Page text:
Georges Auric

Georges Auric

Lodeve, Departement de l'Hérault, Languedoc-Roussillon, France
Death 23 Jul 1983 (aged 84)
Paris, City of Paris, Île-de-France, France
Burial Paris, City of Paris, Île-de-France, France
Memorial ID 21584 · View Source
Suggest Edits

Composer. He was a member of "Les Six", a group of irreverent Parisian musicians who rebelled against Romanticism and Impressionism in the years after World War I. Today he is best remembered as one of France's ablest creators of film music. Auric was born in Lodeve, southern France, and raised in Montpellier, where he began music studies. Between 1913 and 1916 he attended the Paris Conservatory and studied composition with Vincent d'Indy at the Schola Cantorum, gaining a reputation as both a prodigy and a non-conformist. By age 16 he had written over 300 songs and piano pieces. Early on he was mentored by Erik Satie, who included him in his avant-garde group "Nouveaux Jeunes" ("New Youth"), and Jean Cocteau, who dedicated his influential musical manifesto "The Cock and the Harlequin" (1918) to Auric. When Satie broke with the "Nouveaux Jeunes" in 1918 Cocteau took over as its patron and propagandist; it eventually comprised Auric, Louis Durey, Arthur Honegger, Darius Milhaud, Francis Poulenc, and Germaine Tailleferre, and was renamed "Les Six" by critic Henri Collet in 1920. Their professed aim was to do away with heavy-handed seriousness and write music that was witty, concise, and derived from popular culture. Auric contributed to the group's one collaborative effort, the ballet "The Marriage on the Eiffel Tower" (1921). United more by friendship than common ideals, "Les Six" soon went their seperate ways but its populist aesthetic had a permanent effect on Auric's self-effacing yet saucy style. His key works of the period are three ballets he composed for Diaghilev's Ballets Russes, "Les Fâcheux" (1924), "Les Matelots" (1925), and "La Pastorale" (1926), the comic opera "Sous le masque" (1927), and the Piano Sonata in F (1930). In 1930 Auric entered a new phase with his music for Cocteau's experimental film "The Blood of a Poet"; he found the cinema congenial and was prolifically involved in the medium over the next four decades. He scored all of Cocteau's subsequent films, memorably the classic "Beauty and the Beast" (1946), had a fruitful association with Britain's Ealing Studios, and worked with such directors as Rene Clair, Max Ophuls, John Huston, William Wyler, and Henri-Georges Clouzot. His song "It's April Again" from Huston's "Moulin Rouge" (1952), better known as "Where Is Your Heart?", became an international pop hit. Auric's approximately 120 screen credits include "A nous la liberté" (1931), "The Eternal Return" (1943), "Caesar and Cleopatra" (1945), "La Symphonie pastorale" (1946), "Passport to Pimlico" (1949), "Orpheus" (1950), "The Lavender Hill Mob" (1951), "Roman Holiday" (1953), "The Wages of Fear" (1953), "Rififi" (1955), "Les Diaboliques" (1955), "Lola Montes" (1955), "The Mystery of Picasso" (1956), "Heaven Knows Mr. Allison" (1957), "Bonjour Tristesse" (1958), "The Testament of Orpheus" (1960), and "The Innocents" (1961). Other notable works are the ballets "La Concurrence" (1932), "Le Peintre et son modele" (1949), "Phedre" (libretto by Cocteau, 1950), "Chemin de lumiere" (1952), "Bal de voleurs" (1960), and "Tricolore" (1978), the Partita for Two Pianos (1955), and a series of six chamber pieces called "Imaginaires" (1968 to 1976). During World War II he lived mainly in southern France and was involved in a musicians' resistance group, the Front National de Musique. From 1954 to 1977 Auric was president of the French Union of Composers and Authors (SACEM), and as administrator of both the Paris Opera and Opera Comique (1962 to 1968) he helped revitalize those fading institutions. His honors were many, including Grand Officer of the Legion of Honor, election to the Académie des Beaux-Arts (1962) and the American Academy of Arts and Letters (1979), and awards at the Cannes and Venice Film Festivals. (Curiously, he was never nominated for an Oscar, despite the consistent excellence of his movie music). He was married to painter Nora Auric, who died in 1982.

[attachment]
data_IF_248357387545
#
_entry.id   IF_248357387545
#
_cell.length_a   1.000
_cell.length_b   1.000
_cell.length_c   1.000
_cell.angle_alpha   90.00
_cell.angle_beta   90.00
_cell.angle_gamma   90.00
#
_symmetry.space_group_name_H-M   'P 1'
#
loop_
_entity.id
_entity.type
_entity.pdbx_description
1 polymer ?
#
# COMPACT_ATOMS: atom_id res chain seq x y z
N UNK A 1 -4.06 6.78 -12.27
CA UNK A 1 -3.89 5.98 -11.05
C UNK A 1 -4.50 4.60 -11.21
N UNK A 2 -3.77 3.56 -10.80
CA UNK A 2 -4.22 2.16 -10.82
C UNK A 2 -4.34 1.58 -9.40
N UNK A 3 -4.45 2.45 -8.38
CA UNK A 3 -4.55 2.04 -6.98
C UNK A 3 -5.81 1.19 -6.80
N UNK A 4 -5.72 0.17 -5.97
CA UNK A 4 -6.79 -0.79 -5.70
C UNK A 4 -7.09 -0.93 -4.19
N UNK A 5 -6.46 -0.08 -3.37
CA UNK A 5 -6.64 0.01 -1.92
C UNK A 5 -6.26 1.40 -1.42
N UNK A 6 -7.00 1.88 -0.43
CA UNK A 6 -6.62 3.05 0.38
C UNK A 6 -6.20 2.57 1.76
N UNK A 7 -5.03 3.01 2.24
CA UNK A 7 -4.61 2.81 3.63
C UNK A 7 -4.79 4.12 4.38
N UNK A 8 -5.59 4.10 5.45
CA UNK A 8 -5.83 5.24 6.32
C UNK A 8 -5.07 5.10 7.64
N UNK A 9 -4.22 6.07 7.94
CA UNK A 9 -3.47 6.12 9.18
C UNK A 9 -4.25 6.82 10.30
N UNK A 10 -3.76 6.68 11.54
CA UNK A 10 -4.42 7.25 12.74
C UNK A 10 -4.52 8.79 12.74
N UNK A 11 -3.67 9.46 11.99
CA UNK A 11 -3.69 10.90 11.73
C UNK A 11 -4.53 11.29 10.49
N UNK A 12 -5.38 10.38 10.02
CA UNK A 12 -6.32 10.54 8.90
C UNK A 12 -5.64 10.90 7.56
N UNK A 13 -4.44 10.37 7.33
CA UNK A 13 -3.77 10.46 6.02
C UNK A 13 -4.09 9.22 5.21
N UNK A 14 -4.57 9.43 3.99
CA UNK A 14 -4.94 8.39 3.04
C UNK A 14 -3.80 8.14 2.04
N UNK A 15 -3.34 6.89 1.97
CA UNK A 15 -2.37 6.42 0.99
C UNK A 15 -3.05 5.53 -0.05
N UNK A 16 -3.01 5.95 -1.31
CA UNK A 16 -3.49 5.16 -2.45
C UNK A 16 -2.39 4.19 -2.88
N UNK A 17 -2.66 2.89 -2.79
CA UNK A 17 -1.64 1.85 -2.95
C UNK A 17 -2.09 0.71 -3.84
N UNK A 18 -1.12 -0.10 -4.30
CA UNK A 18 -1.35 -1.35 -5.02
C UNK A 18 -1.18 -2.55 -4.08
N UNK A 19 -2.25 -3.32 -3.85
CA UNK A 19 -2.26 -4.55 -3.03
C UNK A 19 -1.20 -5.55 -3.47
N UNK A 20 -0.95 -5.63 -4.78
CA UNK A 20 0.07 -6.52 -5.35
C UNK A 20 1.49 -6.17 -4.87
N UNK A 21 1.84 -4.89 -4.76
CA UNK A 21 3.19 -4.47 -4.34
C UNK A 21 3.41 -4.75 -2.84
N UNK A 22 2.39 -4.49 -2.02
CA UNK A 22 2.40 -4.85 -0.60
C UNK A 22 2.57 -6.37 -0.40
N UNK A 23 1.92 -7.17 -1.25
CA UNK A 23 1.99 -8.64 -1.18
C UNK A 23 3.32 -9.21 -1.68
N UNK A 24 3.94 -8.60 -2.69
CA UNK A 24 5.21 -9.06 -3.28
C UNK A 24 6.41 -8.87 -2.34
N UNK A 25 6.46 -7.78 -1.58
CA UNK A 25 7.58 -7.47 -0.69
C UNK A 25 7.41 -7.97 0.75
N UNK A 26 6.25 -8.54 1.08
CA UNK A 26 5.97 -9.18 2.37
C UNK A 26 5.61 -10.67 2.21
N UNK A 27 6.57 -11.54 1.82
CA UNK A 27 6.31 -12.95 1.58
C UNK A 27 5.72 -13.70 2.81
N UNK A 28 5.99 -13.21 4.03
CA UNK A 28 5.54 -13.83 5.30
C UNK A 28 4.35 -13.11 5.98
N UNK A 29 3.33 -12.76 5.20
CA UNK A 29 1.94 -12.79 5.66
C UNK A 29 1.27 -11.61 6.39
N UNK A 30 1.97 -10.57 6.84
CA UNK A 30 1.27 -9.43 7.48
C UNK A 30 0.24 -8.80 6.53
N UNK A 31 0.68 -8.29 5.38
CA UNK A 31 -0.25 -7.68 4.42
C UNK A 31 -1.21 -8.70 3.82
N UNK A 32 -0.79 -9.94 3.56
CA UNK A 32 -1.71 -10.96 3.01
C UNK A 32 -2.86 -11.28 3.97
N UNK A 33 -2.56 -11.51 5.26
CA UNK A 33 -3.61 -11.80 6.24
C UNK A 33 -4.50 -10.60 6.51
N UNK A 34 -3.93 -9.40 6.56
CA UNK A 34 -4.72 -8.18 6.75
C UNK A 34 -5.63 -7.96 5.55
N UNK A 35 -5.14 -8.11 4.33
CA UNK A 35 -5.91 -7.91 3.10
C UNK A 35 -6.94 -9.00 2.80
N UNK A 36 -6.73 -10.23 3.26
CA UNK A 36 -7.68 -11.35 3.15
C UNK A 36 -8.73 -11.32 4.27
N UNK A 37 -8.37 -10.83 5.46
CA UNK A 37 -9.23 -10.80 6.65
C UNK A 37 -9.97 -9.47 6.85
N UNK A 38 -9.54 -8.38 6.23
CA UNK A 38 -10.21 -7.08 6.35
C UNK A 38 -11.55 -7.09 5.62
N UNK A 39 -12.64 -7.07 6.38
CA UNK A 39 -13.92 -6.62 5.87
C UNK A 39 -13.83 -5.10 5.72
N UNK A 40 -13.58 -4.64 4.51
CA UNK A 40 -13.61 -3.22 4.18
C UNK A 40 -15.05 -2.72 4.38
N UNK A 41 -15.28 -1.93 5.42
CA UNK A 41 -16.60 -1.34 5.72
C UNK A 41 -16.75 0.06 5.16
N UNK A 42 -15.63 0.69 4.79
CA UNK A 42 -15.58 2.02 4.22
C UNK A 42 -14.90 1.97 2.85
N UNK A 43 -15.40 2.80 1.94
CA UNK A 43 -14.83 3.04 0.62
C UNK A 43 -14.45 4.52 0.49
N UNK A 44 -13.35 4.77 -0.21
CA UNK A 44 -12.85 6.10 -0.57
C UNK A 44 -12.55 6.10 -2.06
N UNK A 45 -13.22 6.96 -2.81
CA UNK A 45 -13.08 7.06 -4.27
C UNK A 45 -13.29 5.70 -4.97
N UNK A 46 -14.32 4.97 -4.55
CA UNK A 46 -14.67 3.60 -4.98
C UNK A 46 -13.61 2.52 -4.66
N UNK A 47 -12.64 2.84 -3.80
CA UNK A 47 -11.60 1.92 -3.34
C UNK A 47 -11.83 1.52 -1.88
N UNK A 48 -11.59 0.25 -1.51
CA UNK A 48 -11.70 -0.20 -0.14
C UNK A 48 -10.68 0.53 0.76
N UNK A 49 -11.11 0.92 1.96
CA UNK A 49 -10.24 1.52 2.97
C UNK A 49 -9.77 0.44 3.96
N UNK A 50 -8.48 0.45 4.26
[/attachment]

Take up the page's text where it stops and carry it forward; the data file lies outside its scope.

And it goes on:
Bio by: Bobb Edwards

Family Members




How famous was Georges Auric?

Current rating:

33 votes

to cast your vote.

  • Maintained by: Find a Grave
  • Added: 16 Apr 2001
  • Find a Grave Memorial 21584
  • Find a Grave, database and images ( : accessed ), memorial page for Georges Auric (15 Feb 1899–23 Jul 1983), Find a Grave Memorial no. 21584, citing Cimetière de Montparnasse, Paris, City of Paris, Île-de-France, France ; Maintained by Find A Grave .